We are now talking about detented 3/2 air valves.
Detented means it will stay where it's put! Detented valves are useful when an operator needs to actuate a valve and then perform another operation while the detented valve continues to feed compressed air to the application.
These could be air cylinders, air springs, or air diaphragms, anything that is configured to "automatically" let the air back out when the compressed air supply flowing to it is stopped.
For example, a single acting air cylinder may contain a spring that will drive the piston in one direction when the compressed air is shut off, saving energy since compressed air is being used only half the time.
Another device that is normally supplied compressed air through a 3/2 valve is the air spring.
Picture a big rubber tire with a plate covering both sides of the center hole. Into one of the plates is a female port to allow an air supply to be connected. Place this air spring under something, and you have relatively low cost actuator able to supply tremendous loads as compressed air flows into it. When the lifting process is completed, the air flows back out through the exhaust port of the 3/2 valve, and the "tire" deflates. Neat!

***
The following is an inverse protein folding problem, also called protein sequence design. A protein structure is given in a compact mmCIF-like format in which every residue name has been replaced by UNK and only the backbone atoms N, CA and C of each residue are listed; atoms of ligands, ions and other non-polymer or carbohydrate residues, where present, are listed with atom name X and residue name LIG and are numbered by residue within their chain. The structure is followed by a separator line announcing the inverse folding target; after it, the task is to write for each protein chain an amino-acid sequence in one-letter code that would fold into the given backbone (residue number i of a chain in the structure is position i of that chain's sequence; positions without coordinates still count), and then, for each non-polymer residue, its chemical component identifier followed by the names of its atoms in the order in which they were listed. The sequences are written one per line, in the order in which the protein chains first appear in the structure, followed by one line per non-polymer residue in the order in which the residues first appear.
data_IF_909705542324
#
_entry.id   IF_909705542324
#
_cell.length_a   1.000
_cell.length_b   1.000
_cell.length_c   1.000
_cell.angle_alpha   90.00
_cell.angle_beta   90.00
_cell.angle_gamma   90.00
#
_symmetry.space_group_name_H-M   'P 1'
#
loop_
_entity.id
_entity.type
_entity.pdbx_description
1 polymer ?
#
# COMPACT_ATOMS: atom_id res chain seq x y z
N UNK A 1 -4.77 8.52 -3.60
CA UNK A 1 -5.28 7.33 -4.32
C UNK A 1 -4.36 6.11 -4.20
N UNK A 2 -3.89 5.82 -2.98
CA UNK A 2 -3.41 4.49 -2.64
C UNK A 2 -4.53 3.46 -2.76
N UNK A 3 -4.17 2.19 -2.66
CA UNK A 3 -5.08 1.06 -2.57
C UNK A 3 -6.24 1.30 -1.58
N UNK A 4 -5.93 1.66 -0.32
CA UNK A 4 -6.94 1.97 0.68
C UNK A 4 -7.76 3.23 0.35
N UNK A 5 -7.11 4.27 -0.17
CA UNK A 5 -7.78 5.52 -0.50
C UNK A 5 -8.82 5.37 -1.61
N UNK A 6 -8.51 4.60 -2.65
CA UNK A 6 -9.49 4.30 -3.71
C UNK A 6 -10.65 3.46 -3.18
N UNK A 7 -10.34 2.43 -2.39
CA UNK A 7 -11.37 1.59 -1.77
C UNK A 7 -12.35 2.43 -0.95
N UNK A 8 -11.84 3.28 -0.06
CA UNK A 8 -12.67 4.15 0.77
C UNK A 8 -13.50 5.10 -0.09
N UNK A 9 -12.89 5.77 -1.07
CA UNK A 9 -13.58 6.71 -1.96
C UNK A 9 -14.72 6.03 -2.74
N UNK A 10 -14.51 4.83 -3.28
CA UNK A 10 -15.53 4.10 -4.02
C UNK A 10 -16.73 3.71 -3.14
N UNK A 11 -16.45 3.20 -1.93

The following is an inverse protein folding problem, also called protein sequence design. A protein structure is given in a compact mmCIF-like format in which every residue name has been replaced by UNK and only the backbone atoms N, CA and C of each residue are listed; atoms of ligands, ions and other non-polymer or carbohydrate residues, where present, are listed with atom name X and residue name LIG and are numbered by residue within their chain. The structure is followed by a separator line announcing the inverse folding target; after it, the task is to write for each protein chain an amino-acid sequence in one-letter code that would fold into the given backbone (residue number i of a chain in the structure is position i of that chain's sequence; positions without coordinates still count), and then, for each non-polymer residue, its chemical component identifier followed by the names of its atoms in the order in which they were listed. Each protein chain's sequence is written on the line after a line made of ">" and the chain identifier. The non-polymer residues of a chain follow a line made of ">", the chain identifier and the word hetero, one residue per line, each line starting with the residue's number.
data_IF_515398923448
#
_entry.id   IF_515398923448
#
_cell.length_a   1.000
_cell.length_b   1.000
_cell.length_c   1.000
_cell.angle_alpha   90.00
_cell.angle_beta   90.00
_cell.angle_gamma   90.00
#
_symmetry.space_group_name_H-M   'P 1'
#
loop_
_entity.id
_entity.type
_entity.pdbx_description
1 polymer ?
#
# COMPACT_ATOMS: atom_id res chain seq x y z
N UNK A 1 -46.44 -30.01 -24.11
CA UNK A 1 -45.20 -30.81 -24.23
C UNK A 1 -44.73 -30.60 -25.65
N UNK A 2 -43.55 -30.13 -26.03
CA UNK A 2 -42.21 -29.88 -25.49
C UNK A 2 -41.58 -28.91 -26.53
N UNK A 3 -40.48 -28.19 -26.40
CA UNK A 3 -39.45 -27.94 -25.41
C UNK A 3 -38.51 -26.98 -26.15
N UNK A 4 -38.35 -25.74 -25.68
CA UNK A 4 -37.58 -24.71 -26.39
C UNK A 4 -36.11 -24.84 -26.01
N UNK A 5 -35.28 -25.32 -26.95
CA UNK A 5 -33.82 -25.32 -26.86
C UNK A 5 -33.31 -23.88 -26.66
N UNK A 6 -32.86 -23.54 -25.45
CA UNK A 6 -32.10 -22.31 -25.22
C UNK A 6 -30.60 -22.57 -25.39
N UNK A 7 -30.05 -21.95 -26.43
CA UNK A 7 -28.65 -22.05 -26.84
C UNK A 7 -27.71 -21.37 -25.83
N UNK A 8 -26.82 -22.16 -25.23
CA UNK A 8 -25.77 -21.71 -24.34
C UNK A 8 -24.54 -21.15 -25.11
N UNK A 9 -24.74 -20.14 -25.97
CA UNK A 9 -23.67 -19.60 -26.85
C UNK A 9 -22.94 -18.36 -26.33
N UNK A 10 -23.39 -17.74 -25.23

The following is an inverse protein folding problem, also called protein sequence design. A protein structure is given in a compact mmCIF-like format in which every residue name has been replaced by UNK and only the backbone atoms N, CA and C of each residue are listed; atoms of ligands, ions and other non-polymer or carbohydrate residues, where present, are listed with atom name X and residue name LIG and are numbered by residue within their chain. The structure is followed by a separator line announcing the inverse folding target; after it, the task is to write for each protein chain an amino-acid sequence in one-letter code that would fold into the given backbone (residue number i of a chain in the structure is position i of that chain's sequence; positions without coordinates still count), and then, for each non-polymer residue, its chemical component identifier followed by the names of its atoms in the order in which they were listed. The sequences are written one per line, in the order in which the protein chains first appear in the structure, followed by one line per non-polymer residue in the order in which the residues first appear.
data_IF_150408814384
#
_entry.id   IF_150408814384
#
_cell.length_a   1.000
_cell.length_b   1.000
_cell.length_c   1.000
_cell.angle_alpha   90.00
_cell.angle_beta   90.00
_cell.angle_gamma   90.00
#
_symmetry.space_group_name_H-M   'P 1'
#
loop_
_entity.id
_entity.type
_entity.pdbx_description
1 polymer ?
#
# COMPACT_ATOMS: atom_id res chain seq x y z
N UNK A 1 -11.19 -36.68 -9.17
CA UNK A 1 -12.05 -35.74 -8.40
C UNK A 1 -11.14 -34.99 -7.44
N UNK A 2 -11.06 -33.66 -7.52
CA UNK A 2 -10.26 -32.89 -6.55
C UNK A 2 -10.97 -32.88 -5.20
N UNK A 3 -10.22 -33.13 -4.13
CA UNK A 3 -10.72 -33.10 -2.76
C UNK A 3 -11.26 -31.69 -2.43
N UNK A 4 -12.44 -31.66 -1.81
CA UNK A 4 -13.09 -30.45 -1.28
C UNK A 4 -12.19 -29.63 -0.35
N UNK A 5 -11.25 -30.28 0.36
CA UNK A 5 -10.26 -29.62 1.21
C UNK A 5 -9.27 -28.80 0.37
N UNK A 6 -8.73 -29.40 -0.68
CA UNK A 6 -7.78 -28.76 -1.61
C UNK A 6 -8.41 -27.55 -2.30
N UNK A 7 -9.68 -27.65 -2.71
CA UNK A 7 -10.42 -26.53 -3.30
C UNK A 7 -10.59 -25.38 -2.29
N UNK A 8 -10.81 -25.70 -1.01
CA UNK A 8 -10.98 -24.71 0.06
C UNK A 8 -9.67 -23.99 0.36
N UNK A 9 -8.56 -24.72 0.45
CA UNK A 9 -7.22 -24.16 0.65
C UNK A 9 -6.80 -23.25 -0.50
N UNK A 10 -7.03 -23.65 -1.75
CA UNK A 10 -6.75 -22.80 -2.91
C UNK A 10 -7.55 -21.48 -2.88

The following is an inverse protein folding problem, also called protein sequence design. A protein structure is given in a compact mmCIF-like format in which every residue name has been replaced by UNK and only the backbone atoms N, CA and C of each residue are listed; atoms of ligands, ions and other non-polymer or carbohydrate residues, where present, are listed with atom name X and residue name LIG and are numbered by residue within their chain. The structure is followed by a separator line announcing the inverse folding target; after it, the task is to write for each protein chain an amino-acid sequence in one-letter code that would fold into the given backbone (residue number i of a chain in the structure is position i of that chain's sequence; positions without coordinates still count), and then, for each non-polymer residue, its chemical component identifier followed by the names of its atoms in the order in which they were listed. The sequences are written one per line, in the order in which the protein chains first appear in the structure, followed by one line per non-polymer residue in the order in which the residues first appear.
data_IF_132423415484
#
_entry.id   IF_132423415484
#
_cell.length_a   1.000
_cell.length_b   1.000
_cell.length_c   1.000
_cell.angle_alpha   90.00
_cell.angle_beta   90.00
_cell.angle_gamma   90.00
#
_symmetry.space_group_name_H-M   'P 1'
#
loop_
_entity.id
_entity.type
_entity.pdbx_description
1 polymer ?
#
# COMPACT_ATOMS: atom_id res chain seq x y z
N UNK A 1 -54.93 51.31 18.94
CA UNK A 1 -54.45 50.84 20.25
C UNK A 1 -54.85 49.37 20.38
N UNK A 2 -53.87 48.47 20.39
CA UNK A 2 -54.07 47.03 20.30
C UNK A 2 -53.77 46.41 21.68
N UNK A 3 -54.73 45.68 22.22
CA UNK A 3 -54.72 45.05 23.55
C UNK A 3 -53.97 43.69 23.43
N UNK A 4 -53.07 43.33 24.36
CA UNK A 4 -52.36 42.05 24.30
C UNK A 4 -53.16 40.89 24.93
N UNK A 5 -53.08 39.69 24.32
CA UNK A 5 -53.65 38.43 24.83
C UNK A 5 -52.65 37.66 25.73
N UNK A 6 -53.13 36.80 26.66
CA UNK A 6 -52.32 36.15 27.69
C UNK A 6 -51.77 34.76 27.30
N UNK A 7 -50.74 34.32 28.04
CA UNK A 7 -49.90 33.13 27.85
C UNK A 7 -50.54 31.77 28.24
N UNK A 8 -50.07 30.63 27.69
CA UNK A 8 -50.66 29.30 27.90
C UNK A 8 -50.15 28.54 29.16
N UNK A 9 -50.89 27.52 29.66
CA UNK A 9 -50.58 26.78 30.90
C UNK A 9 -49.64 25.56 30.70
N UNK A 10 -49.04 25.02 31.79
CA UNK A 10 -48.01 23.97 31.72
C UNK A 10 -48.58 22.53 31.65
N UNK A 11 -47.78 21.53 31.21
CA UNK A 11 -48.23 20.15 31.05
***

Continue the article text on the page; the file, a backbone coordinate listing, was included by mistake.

In shifting to off, the internal pathways of the valve open the working or power port that is connected to the actuator, and opens the exhaust flow path in the valve, allowing the compressed air in the actuator to flow freely back through the valve to the exhaust port and out to atmosphere.
Some manufacturers don't even manufacture 2/2 valves any more, since the conversion from 3/2 to 2/2 is simple, and this reduces manufacturing costs. This strategy helps reduce inventory too.
Last point on the 3/2 valve. Two of them can be used to operated a double acting air cylinder in the event that a 4/2 air valve isn't in stock when you need it. You simply plumb the cylinder / power port from each valve to one of the two cylinder ports and voila, as each 3/2 is actuated, the cylinder will extend and retract.
Let's have a look at 4/2 valves now. Please click here.